Seek out local boutiques and eclectic goods for a unique shopping experience on your vacation.
Living in a small Midwestern town has its advantages—virtually no traffic, a terrific farmer’s market and all the fresh, locally grown corn we can eat.
What it does not have is good shopping, unless you consider a mall that hasn’t been updated since 1991 to be “good shopping.”
Which I do not.
Our current relative poverty (writer and student—please pass the student loan applications) has not had a chilling effect on my desire for beautiful, unique consumer goods of all kinds. My husband is just the same, with his rainbow of Brooks Brothers shirts hanging in our closet.
Me? I have a special weakness for fancy kids’ duds and expensive cookware. Which is weird because I am a terrible cook.
Ah, the good old days, when my corporate salary allowed us to live like the fat cats we secretly long to be inside our good liberal hearts!
These days our shopping is pretty limited. The one exception we make is when we’re on vacation.
Recently my husband and I took a two-day jaunt to Chicago all on our lonesome—meaning we left the kid home with her grandparents. Sure, we wanted some romantic couple time alone (currently dubbed the babymoon) before our second child makes his appearance in August.
But mostly? We wanted to shop—unfettered by small legs that can’t keep up with two adults drunk on the smell of Crate and Barrel.
Susan Wagner knows a thing or two about shopping. As a fashion expert and writer, she doles out advice to the sartorially challenged at blogs including Friday Style, BlogHer, The Working Closet and Fashion Find.
How she finds time to shop with all those writing gigs I’ll never know. I guess some folks just have their priorities in order.
Wagner says that traveling to a new town or city is the perfect time to avoid the mall.
I know! Avoid the mall? Do tell.
“My experience has been that malls consist mostly of stores that can be accessed over the Internet, even if they're not in your city, and that because of this, you won't necessarily find anything truly different,” Wagner points out. “When I travel, I try to stay away from the mall, and to look for cool local boutiques. Chain stores, even those that may not exist in your neighborhood, are always more generic in their offerings than local stores. Local places do a better job of reflecting the culture of a particular place.”
Okay, we’re down with avoiding the mall. So how do we suss out these shopping spots, especially when visiting an area with which we are unfamiliar?
Easy peasy, lemon squeezy, says Wagner. Follow the food.
“My husband is big on not eating in chain restaurants when we travel—before we go anywhere, he will read up on great local fare, including cafés and coffee shops,” she says. “Often, the really terrific local shopping is in the same area as the really terrific local food; when you find one, the other can't be far away.”
She’s right, you know. In Chicago, the mister and I found some super-cool places tucked deep inside the Windy City’s hipster neighborhoods—Lincoln Park, Wicker Park, Bucktown—near the up-and-coming restaurants. Let’s not even talk about the boatload of money we dropped on ironic toddler tees at Psycho Baby.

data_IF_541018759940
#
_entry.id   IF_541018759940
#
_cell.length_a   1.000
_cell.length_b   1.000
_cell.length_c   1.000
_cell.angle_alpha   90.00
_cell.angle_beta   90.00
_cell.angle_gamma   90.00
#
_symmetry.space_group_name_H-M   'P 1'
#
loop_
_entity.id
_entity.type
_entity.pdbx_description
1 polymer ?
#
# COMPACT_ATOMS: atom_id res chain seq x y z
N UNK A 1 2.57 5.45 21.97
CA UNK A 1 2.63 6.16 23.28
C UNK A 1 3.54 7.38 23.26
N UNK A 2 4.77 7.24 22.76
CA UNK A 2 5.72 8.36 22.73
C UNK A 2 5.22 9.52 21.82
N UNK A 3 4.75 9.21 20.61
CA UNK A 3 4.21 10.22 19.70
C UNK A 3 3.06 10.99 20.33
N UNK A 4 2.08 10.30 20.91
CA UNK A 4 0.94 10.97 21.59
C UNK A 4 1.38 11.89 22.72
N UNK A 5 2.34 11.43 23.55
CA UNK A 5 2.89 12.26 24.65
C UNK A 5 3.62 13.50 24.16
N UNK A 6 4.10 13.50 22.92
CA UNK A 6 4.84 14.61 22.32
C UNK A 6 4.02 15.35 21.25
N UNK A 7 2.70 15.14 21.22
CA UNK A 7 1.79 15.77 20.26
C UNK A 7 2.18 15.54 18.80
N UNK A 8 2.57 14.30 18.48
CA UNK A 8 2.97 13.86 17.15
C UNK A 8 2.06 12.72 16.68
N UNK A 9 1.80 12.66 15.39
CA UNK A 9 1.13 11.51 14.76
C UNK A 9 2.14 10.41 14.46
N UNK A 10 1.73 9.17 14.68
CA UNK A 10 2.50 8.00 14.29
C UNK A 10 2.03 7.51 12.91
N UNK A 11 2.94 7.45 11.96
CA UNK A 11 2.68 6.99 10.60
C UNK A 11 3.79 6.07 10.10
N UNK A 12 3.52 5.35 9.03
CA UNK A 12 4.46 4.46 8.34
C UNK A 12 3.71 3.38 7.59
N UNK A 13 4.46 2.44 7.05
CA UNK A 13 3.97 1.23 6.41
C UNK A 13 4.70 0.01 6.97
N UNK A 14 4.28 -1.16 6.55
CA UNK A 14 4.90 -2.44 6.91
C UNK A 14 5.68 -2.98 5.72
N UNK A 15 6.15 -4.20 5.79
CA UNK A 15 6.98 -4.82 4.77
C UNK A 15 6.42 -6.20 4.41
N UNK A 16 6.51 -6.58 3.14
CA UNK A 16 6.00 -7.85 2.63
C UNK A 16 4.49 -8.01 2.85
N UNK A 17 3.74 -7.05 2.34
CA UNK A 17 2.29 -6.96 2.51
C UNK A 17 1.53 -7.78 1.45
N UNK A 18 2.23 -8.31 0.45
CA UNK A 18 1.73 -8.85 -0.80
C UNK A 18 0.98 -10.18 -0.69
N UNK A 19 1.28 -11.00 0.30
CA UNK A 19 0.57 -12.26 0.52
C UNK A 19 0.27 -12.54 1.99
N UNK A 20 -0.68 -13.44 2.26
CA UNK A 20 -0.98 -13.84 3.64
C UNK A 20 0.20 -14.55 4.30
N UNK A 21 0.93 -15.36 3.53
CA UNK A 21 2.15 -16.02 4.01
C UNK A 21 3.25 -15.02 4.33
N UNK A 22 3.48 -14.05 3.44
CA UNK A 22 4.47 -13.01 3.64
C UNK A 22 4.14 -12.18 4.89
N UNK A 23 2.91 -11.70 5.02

There are other ways to find great shopping, as well, Wagner adds. Don’t forget the guidebooks.
“A simple place to start is at your local bookstore; spend an hour or so browsing the travel guides for wherever it is you are going,” she says. “Look at the big guides, like Fodor's, but don't forget the little ones, those published by smaller local presses. Often, they have the best tips on what's cool in the city.”
Or ask your hotel’s concierge, she says. Don’t let that fancy French name intimidate you—those guys and gals are there to help you enjoy your stay.
And that well-dressed woman next to you on the subway? Ask her where she shops. Odds are that the locals will know exactly where to find the best places to part with your cash.
Speaking of cash, it behooves any traveling shopper to set aside a specific amount of money for vacation purchases.
Wagner advises deciding on how much to spend ahead of time and then carrying that amount in cash. Once you’ve emptied your wallet, stop there.
That’s right, dude. Cold turkey. No more moola? No more merchandise. Put that credit card away. Don’t you read the papers?
Choose your “souvenirs” wisely to maximize your budget, she adds, and avoid the dreaded “I Went to Alcatraz and All I Got Was This Lousy T-Shirt” syndrome.
“Steer clear of things you could buy at home, or things that are too souvenir-y. Remember when everyone had a Hard Rock Café T-shirt?” Wagner says. “Be wary as well about getting caught up in the moment and buying something you will never use or wear again. That gigantic fur hat might seem like the perfect accessory during your week in Montréal, but will you really need it when you return to San Diego? Probably not.”
So what should you bring home in your suitcase? The sparkly stuff, of course.
“Jewelry is always a nice token to bring home from vacation. Every time you wear that ring or bracelet or necklace you will think of your holiday,” Wagner says. “And it's easy to pack, which is also a plus.”
I knew I liked this woman.